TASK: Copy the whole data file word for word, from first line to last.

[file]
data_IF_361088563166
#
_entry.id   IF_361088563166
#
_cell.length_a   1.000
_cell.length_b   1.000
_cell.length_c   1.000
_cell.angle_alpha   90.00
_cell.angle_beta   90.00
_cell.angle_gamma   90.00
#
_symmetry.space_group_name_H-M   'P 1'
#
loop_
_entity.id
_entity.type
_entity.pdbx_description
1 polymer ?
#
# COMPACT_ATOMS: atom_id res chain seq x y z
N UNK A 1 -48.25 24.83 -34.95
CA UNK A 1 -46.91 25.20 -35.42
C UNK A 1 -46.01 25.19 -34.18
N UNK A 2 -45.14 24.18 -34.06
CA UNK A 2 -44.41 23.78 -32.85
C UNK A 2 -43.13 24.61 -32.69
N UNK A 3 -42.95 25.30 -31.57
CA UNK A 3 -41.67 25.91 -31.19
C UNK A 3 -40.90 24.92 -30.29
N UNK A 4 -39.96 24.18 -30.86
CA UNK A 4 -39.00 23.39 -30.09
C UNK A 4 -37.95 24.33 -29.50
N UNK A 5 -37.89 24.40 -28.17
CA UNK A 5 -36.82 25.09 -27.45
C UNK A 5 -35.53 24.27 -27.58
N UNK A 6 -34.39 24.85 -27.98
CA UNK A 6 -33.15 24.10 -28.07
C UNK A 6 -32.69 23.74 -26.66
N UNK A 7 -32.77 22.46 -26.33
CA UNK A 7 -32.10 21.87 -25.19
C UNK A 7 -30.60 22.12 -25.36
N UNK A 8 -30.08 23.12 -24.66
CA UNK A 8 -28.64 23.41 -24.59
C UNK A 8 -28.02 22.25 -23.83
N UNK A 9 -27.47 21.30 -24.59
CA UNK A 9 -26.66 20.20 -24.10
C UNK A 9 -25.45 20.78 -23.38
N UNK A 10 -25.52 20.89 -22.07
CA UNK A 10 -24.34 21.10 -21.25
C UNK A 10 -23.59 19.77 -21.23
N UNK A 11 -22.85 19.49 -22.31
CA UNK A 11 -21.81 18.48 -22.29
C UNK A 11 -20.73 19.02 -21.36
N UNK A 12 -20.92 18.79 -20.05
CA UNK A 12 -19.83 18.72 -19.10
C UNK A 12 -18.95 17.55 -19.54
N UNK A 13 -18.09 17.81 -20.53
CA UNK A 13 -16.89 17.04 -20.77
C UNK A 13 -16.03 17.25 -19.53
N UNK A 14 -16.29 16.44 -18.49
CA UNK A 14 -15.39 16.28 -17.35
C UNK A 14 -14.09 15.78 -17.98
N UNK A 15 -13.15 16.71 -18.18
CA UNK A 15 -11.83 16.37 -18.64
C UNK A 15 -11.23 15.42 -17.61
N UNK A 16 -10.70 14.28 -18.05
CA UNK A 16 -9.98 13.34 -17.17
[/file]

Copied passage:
data_IF_361088563166
#
_entry.id   IF_361088563166
#
_cell.length_a   1.000
_cell.length_b   1.000
_cell.length_c   1.000
_cell.angle_alpha   90.00
_cell.angle_beta   90.00
_cell.angle_gamma   90.00
#
_symmetry.space_group_name_H-M   'P 1'
#
loop_
_entity.id
_entity.type
_entity.pdbx_description
1 polymer ?
#
# COMPACT_ATOMS: atom_id res chain seq x y z
N UNK A 1 -48.25 24.83 -34.95
CA UNK A 1 -46.91 25.20 -35.42
C UNK A 1 -46.01 25.19 -34.18
N UNK A 2 -45.14 24.18 -34.06
CA UNK A 2 -44.41 23.78 -32.85
C UNK A 2 -43.13 24.61 -32.69
N UNK A 3 -42.95 25.30 -31.57
CA UNK A 3 -41.67 25.91 -31.19
C UNK A 3 -40.90 24.92 -30.29
N UNK A 4 -39.96 24.18 -30.86
CA UNK A 4 -39.00 23.39 -30.09
C UNK A 4 -37.95 24.33 -29.50
N UNK A 5 -37.89 24.40 -28.17
CA UNK A 5 -36.82 25.09 -27.45
C UNK A 5 -35.53 24.27 -27.58
N UNK A 6 -34.39 24.85 -27.98
CA UNK A 6 -33.15 24.10 -28.07
C UNK A 6 -32.69 23.74 -26.66
N UNK A 7 -32.77 22.46 -26.33
CA UNK A 7 -32.10 21.87 -25.19
C UNK A 7 -30.60 22.12 -25.36
N UNK A 8 -30.08 23.12 -24.66
CA UNK A 8 -28.64 23.41 -24.59
C UNK A 8 -28.02 22.25 -23.83
N UNK A 9 -27.47 21.30 -24.59
CA UNK A 9 -26.66 20.20 -24.10
C UNK A 9 -25.45 20.78 -23.38
N UNK A 10 -25.52 20.89 -22.07
CA UNK A 10 -24.34 21.10 -21.25
C UNK A 10 -23.59 19.77 -21.23
N UNK A 11 -22.85 19.49 -22.31
CA UNK A 11 -21.81 18.48 -22.29
C UNK A 11 -20.73 19.02 -21.36
N UNK A 12 -20.92 18.79 -20.05
CA UNK A 12 -19.83 18.72 -19.10
C UNK A 12 -18.95 17.55 -19.54
N UNK A 13 -18.09 17.81 -20.53
CA UNK A 13 -16.89 17.04 -20.77
C UNK A 13 -16.03 17.25 -19.53
N UNK A 14 -16.29 16.44 -18.49
CA UNK A 14 -15.39 16.28 -17.35
C UNK A 14 -14.09 15.78 -17.98
N UNK A 15 -13.15 16.71 -18.18
CA UNK A 15 -11.83 16.37 -18.64
C UNK A 15 -11.23 15.42 -17.61
N UNK A 16 -10.70 14.28 -18.05
CA UNK A 16 -9.98 13.34 -17.17